Makoto Ozone is a world-famous jazz musician who crossed over to become one of the world’s most highly regarded classical pianists. As a solo artist, he has played Mozart, Beethoven, and other classical composers with leading orchestras all over the world.
Ozone is coming to New York to play Bernstein’s Age of Anxiety and Gershwin’s Rhapsody in Blue with the New York Philharmonic in three performances starting November 2.
He took time to discuss with HuffPost how he made the move from jazz to classical and what he discovered along the way.
Michael: How did you cross over from jazz to classical?
Makoto: The big turning point was about thirteen years ago, in 2003. There was a famous Japanese conductor talking about me on the radio. He said, “Someday I would like to do Rhapsody in Blue with Makoto Ozone.” I thought, “Wow, he mentioned my name.”
A few months later my manager called his orchestra, the Sapporo Symphony, to confirm that they wanted me to play Rhapsody in Blue. It turned out that they wanted me to play Mozart.
Michael: What did you do?
Makoto: We only had six months until the concert and I said to them, “There are a few Mozart concertos. Which one do you want me to play?” They said, “Well, you pick one.” Okay, so I got in my car. I went straight to the record store. I wanted to get the whole Mozart complete concerto CDs. That’s when I discovered he has written 27 concertos. I listened to all 27 concertos in 10 days and then I picked number nine, the E flat major. I played the concert.
I still remember how nervous I was. I could feel the blood pressure, my heart pounding. That’s how nervous I was.
Michael: How did you approach Mozart, since you were a jazz musician and not a classical pianist?
Makoto: The more I studied and practiced the Mozart piece, I said, “Okay, since I’m visiting the classical world, I better be really faithful and keep the integrity of the work.” I didn’t touch any of the written parts. I improvised my own cadenzas, but the rest of the Mozart music, I played completely as written.
To a lot of people, that was a surprise because Makoto Ozone the jazz guy is coming in to do this Mozart. They thought I was really going to change everything, but I didn’t want to disrespect the composer.
Michael: Did you enjoy the experience?
Makoto: Yes! Because I also compose music, I was blown away by how Mozart wrote his music. That was actually the first time I ever really faced his music seriously. It really made me emotional. Harmonically and rhythmically, it just totally blew me away. I was in tears. I was like, “Oh my God, this is exactly what we do in improvisation.”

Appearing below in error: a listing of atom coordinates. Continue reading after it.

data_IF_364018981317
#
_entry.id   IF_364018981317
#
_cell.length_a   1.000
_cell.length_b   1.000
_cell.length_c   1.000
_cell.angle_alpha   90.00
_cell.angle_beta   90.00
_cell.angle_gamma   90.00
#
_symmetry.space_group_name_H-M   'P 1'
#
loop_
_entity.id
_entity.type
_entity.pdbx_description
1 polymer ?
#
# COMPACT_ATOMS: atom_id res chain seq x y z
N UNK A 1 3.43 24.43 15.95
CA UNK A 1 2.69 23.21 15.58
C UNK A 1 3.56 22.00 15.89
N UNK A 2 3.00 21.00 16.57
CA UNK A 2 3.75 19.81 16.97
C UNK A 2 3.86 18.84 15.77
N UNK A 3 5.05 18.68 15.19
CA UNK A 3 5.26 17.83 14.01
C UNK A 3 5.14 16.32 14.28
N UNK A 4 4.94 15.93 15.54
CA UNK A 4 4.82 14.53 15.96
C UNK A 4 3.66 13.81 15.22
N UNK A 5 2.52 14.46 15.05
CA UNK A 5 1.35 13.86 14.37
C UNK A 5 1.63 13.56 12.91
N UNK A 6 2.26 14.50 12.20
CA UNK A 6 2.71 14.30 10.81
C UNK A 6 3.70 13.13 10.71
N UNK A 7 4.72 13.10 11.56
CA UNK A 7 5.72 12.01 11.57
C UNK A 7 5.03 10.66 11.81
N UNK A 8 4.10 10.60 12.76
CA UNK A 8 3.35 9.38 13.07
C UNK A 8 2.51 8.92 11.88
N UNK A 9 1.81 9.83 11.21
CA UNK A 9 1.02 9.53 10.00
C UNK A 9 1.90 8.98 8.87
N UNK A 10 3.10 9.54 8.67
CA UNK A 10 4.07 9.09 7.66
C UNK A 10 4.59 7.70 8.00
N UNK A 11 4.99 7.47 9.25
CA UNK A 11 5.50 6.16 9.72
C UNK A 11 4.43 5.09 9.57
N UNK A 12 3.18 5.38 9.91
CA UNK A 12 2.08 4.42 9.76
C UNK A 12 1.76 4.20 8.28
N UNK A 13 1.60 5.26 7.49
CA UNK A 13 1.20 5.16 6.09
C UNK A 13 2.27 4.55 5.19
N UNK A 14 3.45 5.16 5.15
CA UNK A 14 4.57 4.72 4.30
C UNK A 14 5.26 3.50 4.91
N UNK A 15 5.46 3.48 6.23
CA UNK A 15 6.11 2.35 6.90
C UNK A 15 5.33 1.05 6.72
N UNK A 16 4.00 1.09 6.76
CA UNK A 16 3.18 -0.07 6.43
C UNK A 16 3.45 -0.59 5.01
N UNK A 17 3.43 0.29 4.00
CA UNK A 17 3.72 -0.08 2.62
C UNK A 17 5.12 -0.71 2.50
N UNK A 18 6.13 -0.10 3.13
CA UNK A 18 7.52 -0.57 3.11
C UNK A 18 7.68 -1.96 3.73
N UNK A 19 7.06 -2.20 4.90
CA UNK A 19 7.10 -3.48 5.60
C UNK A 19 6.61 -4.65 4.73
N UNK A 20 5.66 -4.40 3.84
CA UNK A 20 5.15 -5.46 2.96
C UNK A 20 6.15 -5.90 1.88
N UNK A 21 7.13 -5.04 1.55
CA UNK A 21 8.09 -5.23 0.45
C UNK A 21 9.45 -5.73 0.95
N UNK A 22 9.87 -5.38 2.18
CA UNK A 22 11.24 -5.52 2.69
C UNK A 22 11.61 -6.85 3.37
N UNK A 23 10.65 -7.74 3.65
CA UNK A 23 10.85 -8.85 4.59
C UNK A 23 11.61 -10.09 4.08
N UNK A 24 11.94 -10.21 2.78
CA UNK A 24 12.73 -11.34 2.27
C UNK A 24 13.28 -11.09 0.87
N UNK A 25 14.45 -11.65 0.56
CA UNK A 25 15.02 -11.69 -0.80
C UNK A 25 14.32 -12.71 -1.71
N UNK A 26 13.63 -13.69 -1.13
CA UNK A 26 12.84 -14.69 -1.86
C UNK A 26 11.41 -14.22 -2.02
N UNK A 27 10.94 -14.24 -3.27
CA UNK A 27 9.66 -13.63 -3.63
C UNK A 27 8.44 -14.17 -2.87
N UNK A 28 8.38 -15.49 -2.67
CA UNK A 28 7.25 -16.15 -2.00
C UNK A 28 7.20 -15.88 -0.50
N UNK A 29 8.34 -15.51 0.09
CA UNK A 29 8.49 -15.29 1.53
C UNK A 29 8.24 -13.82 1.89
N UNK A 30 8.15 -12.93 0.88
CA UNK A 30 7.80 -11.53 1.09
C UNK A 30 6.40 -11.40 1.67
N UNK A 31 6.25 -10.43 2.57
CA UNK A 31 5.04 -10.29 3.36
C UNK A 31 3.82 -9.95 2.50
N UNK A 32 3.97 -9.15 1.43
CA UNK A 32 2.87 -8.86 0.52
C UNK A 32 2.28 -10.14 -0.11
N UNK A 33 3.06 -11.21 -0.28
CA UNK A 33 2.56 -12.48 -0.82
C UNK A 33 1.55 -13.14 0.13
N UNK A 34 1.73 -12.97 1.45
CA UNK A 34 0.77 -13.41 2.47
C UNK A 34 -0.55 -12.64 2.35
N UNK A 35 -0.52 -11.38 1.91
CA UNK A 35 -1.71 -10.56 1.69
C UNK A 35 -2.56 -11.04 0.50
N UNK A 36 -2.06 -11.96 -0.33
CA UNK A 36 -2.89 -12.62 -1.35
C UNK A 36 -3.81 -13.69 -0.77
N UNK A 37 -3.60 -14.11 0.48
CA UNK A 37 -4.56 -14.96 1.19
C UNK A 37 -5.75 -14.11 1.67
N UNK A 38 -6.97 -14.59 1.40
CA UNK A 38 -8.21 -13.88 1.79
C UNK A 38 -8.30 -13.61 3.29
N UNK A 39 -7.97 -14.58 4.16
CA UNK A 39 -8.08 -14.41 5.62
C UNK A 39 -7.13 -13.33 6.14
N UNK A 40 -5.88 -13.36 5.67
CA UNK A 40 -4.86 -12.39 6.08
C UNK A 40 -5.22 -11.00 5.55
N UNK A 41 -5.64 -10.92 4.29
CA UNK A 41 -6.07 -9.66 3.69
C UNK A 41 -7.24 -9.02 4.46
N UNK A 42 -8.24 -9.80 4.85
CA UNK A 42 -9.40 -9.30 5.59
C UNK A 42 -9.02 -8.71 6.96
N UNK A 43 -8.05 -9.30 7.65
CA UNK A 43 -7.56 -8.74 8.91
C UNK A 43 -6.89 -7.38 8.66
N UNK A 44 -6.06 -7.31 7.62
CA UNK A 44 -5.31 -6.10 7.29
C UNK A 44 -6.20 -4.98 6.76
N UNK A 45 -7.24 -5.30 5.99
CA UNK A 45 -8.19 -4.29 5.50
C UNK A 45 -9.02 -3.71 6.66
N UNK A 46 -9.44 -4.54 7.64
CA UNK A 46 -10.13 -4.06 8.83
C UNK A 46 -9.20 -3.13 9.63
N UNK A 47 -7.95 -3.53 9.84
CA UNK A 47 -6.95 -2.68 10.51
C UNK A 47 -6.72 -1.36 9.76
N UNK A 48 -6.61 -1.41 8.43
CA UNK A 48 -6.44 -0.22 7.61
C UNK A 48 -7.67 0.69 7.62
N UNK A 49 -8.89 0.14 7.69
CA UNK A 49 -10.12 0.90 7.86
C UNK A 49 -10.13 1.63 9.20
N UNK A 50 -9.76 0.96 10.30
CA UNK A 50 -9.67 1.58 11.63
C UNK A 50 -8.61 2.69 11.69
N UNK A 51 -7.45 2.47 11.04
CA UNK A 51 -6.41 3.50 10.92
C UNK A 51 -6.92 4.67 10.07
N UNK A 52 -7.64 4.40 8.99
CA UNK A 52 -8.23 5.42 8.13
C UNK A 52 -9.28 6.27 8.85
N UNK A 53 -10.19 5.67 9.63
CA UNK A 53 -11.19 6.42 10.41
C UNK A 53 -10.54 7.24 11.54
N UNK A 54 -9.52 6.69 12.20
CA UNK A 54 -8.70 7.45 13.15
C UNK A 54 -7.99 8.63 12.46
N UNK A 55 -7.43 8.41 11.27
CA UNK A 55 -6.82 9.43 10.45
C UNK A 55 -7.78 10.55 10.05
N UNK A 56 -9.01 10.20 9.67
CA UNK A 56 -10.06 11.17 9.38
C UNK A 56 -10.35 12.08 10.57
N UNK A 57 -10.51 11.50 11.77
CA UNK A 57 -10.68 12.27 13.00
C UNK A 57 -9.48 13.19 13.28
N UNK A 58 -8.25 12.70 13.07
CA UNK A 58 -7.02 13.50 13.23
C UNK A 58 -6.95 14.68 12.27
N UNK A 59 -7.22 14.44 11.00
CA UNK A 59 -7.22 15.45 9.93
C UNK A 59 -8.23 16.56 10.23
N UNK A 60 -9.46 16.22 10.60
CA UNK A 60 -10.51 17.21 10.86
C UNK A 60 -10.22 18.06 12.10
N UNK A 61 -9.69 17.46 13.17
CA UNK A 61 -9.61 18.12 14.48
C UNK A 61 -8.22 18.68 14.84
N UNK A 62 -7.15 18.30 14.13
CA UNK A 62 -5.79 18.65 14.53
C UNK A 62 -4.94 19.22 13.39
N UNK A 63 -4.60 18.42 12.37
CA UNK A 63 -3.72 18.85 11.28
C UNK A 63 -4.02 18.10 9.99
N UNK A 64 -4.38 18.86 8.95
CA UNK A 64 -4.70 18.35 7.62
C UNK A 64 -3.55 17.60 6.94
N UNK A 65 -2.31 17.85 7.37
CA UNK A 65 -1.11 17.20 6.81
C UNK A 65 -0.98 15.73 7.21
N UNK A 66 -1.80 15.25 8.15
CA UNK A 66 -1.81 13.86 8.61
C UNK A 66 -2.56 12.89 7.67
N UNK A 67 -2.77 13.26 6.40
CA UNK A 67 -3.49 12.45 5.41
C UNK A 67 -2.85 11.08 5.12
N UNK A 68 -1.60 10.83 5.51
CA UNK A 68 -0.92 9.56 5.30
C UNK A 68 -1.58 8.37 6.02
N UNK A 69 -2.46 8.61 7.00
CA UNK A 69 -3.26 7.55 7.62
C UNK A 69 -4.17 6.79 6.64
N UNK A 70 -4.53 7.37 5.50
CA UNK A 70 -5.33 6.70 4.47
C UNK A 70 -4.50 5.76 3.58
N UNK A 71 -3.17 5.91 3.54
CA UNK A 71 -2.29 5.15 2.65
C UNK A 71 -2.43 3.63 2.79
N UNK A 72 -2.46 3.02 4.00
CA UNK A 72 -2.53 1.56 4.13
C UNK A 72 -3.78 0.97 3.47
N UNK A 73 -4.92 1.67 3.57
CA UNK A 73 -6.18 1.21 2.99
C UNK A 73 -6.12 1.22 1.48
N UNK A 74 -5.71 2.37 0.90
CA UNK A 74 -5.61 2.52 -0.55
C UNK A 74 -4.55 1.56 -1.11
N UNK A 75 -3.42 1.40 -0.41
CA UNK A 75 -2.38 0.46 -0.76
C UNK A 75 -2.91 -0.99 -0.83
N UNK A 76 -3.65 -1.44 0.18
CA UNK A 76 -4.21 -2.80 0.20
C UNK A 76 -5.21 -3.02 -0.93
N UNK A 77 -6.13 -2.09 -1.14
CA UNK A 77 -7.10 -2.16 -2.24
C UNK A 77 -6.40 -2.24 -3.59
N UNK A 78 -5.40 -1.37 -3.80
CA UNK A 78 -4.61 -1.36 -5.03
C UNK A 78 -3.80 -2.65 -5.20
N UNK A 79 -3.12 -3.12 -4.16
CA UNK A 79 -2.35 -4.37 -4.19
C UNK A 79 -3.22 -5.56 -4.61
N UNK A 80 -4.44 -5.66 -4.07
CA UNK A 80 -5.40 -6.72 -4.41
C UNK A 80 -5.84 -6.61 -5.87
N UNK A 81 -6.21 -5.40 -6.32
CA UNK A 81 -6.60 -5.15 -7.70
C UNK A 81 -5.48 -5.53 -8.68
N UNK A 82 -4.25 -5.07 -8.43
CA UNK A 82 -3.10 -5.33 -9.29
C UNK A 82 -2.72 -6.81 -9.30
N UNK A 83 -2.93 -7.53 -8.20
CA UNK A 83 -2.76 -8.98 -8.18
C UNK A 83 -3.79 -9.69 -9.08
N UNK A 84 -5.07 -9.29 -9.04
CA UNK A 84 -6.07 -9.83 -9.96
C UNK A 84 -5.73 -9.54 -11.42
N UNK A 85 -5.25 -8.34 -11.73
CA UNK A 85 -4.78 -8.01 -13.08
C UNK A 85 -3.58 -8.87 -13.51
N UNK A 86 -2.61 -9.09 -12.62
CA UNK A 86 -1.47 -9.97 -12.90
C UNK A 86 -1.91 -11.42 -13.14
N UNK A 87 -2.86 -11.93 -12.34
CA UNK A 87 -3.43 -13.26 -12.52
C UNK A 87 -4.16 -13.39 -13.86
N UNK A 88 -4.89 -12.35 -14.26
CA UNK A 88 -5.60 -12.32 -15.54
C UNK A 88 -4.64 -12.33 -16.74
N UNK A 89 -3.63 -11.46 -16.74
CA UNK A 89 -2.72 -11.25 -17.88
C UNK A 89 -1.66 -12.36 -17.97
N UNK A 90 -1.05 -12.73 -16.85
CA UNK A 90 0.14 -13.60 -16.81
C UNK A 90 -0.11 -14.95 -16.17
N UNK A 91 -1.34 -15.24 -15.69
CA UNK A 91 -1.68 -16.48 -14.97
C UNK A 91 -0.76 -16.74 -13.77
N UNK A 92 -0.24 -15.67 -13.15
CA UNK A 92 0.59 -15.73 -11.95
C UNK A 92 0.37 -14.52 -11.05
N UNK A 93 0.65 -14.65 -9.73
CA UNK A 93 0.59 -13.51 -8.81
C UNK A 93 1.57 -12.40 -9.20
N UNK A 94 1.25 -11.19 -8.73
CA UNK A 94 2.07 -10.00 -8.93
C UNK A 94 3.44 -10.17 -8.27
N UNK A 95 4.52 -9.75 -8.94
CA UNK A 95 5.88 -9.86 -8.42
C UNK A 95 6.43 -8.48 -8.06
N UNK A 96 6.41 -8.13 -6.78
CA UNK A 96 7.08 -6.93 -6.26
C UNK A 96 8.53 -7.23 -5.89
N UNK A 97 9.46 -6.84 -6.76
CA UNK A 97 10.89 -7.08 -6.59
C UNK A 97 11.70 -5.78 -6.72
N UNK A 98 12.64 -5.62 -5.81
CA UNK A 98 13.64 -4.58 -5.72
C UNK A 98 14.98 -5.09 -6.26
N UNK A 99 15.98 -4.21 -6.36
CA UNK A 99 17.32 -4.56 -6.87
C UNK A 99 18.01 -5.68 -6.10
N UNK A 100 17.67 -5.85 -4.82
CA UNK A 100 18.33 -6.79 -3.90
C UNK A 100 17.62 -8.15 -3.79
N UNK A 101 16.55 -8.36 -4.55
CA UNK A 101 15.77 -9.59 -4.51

Philosophically speaking, when we play jazz, we don’t want to keep surprising the audience. We want to keep the story strong enough. In the end you want to have a little surprise at the end. This whole philosophy of his composing technique was so similar to what we jazz musicians do. The only difference was, it was written out. We don’t write out our music.
This emotional journey was something so impressive and so impeccable for me that I instantaneously fell in love with playing his music. One by one I learned more of his concertos. I also started to get to know other composers like Beethoven, Rachmaninoff, and Bernstein.
Michael: Tell me more about the differences between performing jazz and classical music.
Makoto: I found more freedom, in a way, in classical music than I find in jazz. In jazz, you basically use everything you want to. You make up the melody and the harmony and the rhythm as you go. When I have been given notes, when I’m reading music, I know the notes I’m going to be playing because they’re already given.
In classical music, my freedom goes underneath the surface of those notes to the question of what kind of sound I want to create, what kind of space I want to create, what kind of mood I want to create. I discovered so much joy of finding that freedom.
Classical music students are taught how to play Mozart or Beethoven in a certain way. Because I have never studied, I have the freedom of making my own Mozart in the most musical way that I can think of.
Michael: What’s the difference between performing with jazz musicians in a quartet or in a group versus the cues you get from an orchestra conductor?
Makoto: When I’m playing jazz, the rhythm comes first. Regardless of everything, you keep the rhythm. Rhythm actually leads the music. In classical music, to me, the melody sort of creates the rhythm. Before we focus on the steady rhythm, you try to phrase the melody. A lot of classical players that I know tell me how they hear music. Most of them say, “Okay, listen to the music very linearly.” We jazz musicians hear a lot of things vertically.
We hear the harmonies and rhythms. It’s very vertical and very boxy. The difference is that in a jazz setting we have the rhythm, a real concrete foundation, a steady rhythm. We call it the groove. If you can’t get the groove happening within the band, you’re in trouble.
The groove in classical music for me is almost like breathing together with orchestra. The melody controls the rhythm. I try not to let the rhythm dictate how the melody should be phrased. That’s how I used to play. That’s why it was so difficult for me at first to play classical music and keep the rhythm all the time.
For further information, https://nyphil.org/ .